newmoonstar: (Love Never Dies)
Okay, despite many weeks of sewing projects coming and going, my Phantom kick has turned into a full-fledged musical theatre binge, and the Broadway Odyssey has resumed full force! So for now the sewing updates will have to wait while I review some cast recordings! For today, the second part of my analysis of Love Never Dies!

The more problematic songs and why I love/hate them. )

Well, that's it for the songs, but as for the plot itself... to be continued once again! It'll require a whole other post to tackle that!
newmoonstar: (Love Never Dies)
Well, here goes my attempt to sort out my thoughts on Love Never Dies into a somewhat neat and intelligible review! (Haha- we'll see if that actually happens!)

So, firstly, having sat with it for a couple of weeks, my overall feelings toward LND are somewhat different than they were upon my initial listening. Since then I've been re-playing my favorite songs almost non-stop, and I can actually say that it's a truly beautiful score that I honestly love. The initial shock of the more preposterous plot points and out-of-character characters made me rather resistant to loving any part of it, but I think I'm finally at that point where I can be whole-hearted in my embrace of it's good parts, even if I still hate other parts of it. Having seen the Australian production helps a little too, since some of the tweaks softened it's fail to less epic proportions!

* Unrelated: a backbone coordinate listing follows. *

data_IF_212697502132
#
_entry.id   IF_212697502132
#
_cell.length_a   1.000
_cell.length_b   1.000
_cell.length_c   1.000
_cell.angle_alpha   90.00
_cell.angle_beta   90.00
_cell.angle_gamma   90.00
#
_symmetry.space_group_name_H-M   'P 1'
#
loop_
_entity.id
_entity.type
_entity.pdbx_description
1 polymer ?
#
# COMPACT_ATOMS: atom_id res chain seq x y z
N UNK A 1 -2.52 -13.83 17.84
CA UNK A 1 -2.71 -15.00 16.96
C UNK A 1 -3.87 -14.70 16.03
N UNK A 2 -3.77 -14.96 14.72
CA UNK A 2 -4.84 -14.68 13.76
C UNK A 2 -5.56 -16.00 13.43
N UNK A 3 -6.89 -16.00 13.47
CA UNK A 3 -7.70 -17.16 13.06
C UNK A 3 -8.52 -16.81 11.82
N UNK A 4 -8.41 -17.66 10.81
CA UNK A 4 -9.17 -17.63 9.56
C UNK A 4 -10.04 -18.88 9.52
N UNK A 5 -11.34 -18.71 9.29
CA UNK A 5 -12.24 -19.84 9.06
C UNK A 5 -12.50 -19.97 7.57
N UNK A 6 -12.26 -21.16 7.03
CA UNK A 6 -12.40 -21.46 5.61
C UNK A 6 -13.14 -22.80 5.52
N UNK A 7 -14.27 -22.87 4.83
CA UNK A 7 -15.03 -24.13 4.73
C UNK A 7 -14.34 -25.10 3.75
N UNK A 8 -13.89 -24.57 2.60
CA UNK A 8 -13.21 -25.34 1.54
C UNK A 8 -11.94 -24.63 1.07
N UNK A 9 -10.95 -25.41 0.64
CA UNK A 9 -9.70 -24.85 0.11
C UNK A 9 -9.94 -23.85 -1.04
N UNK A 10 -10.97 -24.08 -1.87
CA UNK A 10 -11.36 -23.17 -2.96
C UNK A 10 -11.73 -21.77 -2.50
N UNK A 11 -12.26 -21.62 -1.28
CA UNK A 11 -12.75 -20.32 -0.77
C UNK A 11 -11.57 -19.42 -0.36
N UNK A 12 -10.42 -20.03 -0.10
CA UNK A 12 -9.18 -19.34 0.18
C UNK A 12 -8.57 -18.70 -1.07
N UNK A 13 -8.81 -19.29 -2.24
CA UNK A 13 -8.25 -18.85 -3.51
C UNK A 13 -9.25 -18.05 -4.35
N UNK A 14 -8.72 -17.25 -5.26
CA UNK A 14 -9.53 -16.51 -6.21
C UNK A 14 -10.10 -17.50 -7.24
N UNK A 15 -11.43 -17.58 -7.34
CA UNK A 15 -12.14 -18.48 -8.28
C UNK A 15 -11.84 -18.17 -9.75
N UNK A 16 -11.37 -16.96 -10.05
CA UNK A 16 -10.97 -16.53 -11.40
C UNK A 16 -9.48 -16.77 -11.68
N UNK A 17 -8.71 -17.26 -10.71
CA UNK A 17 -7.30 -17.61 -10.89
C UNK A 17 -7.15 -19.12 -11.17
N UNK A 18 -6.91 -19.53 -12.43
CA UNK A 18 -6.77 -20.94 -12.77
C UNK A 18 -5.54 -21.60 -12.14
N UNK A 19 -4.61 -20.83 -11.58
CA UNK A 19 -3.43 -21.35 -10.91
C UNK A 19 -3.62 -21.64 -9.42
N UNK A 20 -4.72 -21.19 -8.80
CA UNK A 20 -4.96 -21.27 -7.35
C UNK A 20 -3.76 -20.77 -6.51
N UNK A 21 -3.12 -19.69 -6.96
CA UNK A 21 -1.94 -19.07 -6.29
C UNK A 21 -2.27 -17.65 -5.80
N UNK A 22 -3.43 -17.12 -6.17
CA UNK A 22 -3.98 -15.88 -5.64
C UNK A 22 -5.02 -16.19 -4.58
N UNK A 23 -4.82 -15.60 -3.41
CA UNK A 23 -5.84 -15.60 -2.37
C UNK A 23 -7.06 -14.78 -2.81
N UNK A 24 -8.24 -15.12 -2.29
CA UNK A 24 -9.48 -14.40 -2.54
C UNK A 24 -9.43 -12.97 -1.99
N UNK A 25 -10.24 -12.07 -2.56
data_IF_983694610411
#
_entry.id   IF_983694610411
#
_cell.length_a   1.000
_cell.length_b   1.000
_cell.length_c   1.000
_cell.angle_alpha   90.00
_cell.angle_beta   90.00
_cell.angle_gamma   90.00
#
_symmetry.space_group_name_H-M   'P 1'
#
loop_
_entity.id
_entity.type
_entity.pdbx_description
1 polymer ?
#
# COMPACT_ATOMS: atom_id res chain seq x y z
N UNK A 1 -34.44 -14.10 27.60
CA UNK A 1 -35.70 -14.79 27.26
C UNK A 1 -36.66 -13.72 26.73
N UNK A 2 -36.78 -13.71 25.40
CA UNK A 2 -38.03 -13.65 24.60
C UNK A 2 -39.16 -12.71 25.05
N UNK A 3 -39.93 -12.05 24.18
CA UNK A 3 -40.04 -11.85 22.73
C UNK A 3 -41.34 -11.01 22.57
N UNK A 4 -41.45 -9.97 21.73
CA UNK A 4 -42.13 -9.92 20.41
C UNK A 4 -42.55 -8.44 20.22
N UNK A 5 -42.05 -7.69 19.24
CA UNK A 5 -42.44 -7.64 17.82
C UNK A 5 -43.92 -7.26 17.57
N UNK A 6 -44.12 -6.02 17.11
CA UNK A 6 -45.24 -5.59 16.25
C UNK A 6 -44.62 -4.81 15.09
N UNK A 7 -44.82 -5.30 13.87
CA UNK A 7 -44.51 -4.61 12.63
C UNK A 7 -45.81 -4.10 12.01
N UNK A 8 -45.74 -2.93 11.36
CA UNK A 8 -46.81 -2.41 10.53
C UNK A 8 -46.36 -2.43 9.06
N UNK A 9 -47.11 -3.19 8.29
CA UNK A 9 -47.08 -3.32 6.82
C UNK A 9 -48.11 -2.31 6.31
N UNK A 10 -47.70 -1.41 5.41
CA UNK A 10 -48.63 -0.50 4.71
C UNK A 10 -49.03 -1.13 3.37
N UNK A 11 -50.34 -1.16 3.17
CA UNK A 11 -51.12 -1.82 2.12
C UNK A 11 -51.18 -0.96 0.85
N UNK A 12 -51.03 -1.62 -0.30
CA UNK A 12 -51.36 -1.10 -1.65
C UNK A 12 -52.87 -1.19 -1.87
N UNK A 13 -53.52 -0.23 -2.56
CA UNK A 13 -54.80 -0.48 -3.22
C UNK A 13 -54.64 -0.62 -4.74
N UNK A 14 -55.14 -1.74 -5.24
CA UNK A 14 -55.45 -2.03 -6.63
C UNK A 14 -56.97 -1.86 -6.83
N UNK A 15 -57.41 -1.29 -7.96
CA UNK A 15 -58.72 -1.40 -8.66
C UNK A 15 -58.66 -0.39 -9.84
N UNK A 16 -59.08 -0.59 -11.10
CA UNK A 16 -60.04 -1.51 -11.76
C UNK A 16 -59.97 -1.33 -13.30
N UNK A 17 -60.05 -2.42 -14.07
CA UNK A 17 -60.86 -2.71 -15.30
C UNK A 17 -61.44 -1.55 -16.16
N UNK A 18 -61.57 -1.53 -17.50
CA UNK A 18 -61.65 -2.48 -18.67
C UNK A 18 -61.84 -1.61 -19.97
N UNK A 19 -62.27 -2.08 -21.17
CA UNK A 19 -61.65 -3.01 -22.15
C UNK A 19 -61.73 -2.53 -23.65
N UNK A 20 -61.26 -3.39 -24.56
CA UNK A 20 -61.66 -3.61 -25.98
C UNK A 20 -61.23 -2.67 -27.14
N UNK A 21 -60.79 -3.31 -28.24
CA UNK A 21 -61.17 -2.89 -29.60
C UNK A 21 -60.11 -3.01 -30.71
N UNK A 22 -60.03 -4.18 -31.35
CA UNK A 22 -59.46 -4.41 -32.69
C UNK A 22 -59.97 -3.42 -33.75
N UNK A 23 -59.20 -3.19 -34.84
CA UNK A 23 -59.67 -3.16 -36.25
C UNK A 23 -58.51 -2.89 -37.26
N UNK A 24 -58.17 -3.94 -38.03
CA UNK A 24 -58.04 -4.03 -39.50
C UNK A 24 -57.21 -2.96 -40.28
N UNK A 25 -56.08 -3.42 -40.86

The differences between the London and Melbourne productions )